In El Salvador, the State of Exception imprisons environmental activists

El Salvador has lived for a year and a half under the State of Exception. The State of Exception suspends the constitutional due process protections against arbitrary capture and detention, and allows people to be thrown into prison for months on the slimmest of allegations.  An anonymous phone tip can be sufficient to have someone captured. The "exceptional measures," which are touted by the Bukele regime for their impact in reducing gang-related crime in the country, have been used in some cases, say advocates, to silence and threaten activists and community leaders who protest development projects of friends of the Bukele regime.    

Carolina Amaya is a journalist who focuses on environmental issues in El Salvador.  She has published important articles about challenges to the environment at her site MalaYerba.  Two days ago she wrote a much more personal column in El Faro about the arrest of her father, Benjamin Amaya, a veteran of the Salvadoran armed forces and campesino farmer, who has been arrested under the State of Exception and disappeared into the country's prisons.  She writes:

Neither my dad nor the other veterans have any gang ties. I know this because he has told me since 2021 how companies have wanted to take over their lands to build a solar energy plant. I know this because I have interviewed the farmers evicted from the farm "Argentina" and they verified for me that the campesino organization was getting organized. I know this because I live in El Salvador, a country where, for the past 16 months, being organized is a reason to end up in prison. 

However, they were prosecuted and portrayed in public as gang members, when the only thing they have done for more than two years is defend the public lands where they live and farm, authorized by ISTA. The case, like that of many others during the [State of Exception], was classified as under seal, and if it had not been for the information from the lawyers who are accompanying me in the legal process, I would not know anything.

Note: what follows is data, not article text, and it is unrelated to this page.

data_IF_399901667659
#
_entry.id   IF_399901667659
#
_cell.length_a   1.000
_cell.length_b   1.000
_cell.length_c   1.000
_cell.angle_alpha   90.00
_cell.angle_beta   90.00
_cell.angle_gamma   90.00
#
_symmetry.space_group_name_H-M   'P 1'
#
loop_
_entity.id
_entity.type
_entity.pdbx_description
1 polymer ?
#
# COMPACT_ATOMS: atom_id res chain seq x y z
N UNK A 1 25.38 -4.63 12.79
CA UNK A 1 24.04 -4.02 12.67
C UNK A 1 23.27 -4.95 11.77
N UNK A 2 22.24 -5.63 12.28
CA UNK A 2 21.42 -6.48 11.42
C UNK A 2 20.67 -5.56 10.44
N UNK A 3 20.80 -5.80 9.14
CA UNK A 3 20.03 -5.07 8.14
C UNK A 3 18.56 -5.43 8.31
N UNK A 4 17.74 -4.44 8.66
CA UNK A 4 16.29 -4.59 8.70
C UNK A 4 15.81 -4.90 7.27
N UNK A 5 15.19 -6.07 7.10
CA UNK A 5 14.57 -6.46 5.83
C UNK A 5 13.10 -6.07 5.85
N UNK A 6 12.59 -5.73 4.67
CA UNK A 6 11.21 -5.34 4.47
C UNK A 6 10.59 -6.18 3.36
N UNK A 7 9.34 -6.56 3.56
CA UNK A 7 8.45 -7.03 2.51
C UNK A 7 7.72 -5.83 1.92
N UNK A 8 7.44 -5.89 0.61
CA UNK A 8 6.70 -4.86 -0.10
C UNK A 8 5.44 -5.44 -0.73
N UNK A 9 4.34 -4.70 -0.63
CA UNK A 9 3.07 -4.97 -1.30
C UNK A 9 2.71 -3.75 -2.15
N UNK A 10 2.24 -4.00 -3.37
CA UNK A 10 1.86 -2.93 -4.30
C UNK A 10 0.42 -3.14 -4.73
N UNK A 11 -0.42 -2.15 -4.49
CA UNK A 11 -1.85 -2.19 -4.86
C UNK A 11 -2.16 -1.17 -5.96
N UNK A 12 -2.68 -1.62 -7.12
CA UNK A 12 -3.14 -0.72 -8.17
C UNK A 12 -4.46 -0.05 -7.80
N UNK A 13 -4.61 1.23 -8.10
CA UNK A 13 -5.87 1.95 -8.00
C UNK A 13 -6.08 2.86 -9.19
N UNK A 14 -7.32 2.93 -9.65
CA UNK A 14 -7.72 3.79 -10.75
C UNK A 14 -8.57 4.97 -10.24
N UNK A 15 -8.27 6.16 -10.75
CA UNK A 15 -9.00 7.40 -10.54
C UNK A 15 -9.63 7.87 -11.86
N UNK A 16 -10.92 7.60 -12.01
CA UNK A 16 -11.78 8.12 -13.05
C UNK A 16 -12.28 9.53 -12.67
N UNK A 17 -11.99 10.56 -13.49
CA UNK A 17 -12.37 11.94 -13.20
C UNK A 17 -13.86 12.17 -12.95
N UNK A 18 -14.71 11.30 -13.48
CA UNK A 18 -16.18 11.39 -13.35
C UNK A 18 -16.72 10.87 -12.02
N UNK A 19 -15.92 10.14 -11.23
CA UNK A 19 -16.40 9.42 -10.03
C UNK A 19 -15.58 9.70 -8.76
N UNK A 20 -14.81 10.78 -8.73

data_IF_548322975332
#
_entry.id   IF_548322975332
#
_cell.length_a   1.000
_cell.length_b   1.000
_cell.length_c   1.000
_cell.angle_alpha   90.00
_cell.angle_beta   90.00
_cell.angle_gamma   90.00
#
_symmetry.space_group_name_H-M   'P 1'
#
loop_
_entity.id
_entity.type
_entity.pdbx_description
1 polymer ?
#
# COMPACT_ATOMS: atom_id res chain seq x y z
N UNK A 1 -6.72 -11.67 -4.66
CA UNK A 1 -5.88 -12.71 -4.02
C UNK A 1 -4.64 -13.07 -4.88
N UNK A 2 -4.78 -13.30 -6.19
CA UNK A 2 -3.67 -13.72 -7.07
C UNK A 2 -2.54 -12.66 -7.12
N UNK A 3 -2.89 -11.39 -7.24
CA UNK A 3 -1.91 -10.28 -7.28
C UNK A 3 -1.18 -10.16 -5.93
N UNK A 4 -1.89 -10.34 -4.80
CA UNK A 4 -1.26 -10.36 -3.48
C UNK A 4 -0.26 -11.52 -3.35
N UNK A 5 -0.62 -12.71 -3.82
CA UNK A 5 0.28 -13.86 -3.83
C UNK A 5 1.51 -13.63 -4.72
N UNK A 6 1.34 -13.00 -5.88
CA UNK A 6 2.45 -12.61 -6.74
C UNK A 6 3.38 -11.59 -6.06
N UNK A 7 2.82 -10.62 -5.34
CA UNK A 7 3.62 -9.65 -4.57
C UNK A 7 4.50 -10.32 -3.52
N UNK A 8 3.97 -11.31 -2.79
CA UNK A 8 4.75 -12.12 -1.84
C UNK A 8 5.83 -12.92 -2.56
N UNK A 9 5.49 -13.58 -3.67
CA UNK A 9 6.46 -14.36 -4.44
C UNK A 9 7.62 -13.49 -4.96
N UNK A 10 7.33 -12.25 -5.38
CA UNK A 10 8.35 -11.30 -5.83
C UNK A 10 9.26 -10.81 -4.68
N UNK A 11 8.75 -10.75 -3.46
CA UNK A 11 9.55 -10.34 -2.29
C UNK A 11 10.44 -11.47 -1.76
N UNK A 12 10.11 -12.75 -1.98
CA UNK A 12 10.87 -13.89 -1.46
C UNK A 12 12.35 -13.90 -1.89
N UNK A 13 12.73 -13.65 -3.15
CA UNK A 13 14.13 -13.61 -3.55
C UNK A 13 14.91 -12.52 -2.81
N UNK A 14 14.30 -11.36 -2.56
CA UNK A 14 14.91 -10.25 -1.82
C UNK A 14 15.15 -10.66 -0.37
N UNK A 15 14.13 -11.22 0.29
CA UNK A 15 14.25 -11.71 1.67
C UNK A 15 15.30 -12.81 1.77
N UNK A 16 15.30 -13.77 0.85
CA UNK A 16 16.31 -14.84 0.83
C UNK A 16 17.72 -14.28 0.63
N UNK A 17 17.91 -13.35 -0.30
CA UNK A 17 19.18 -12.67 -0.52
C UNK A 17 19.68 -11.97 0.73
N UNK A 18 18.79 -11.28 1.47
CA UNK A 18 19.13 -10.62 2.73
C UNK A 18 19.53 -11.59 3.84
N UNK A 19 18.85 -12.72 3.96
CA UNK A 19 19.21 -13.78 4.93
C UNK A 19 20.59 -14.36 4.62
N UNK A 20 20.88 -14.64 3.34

In her essay, Amaya goes on to detail the history of the powerful business interests attempting to dislodge her father and other veteran farmers from the lands where they raised subsistence crops.  The moneyed groups included some of the founding donors of Bukele's Nuevas Ideas party.  After a judge rejected charges that her father was associated with gangs, the system found new charges to keep her father locked up.

In describing the case of her father, Amaya points as well to the case of three community leaders arrested under the State of Exception who had been opposing construction of the "Airport of the Pacific,"  a signature project and campaign promise of Nayib Bukele.          

Neighbors have denounced these captures, despite fear of reprisals. They assert that the arrests are due to the fact that the activists opposed the construction of the international Airport of the Pacific, a campaign promise by Bukele that is being carried out with irregularities and at the cost of leaving almost 700 peasants of Flor de Mangle and Condadillo without land or houses... The relatives of Óscar, José and Walter do not know anything about their situation, since the lack of a legal process is a pattern that is repeated in the captures committed under the exception regime. "In this case, there is not only a family-community impact, there is also an impact on the fight to defend the territories," says Ángel Flores, director of Milpa.

In another case from January of this year, El Salvador's government locked up five community organizers and environmental activists from the rural community of Santa Marta, alleging their participation in a decades old crime during El Salvador's civil war.  But the circumstances surrounding the case suggest to many that the real motivation for their detention is to weaken resistance to metallic mining in the country and make possible the lifting of a mining prohibition.  The UN Special Rapporteur for Human Rights Defenders expressed "We fear that the case is an attempt to intimidate those who seek to defend the environment in the country, and especially those who defend human rights from the negative impacts of mining" in a March 8 letter to the government of El Salvador.  Read more about the serious doubts surrounding this case in my post from May.

Seven months later, on August 23, a court ordered that the Santa Marta activists be released from prison to house arrest, citing the deteriorating health of these older prisoners.  Yet 10 days later, the prison system had failed to release the activists.

[Update: On Sept. 5, 2023 the Santa Marta leaders were finally returned home by authorities.]

These are compelling examples of how the State of Exception has locked up for months persons who have gotten in the way of powerful moneyed interests.  These accounts illustrate that the State of Exception is not just a war on gangs, but is the elimination of any protections in the justice system for those who get in the way of the friends of those in power in El Salvador.  

Here is Carolina Amaya telling the story in her own words: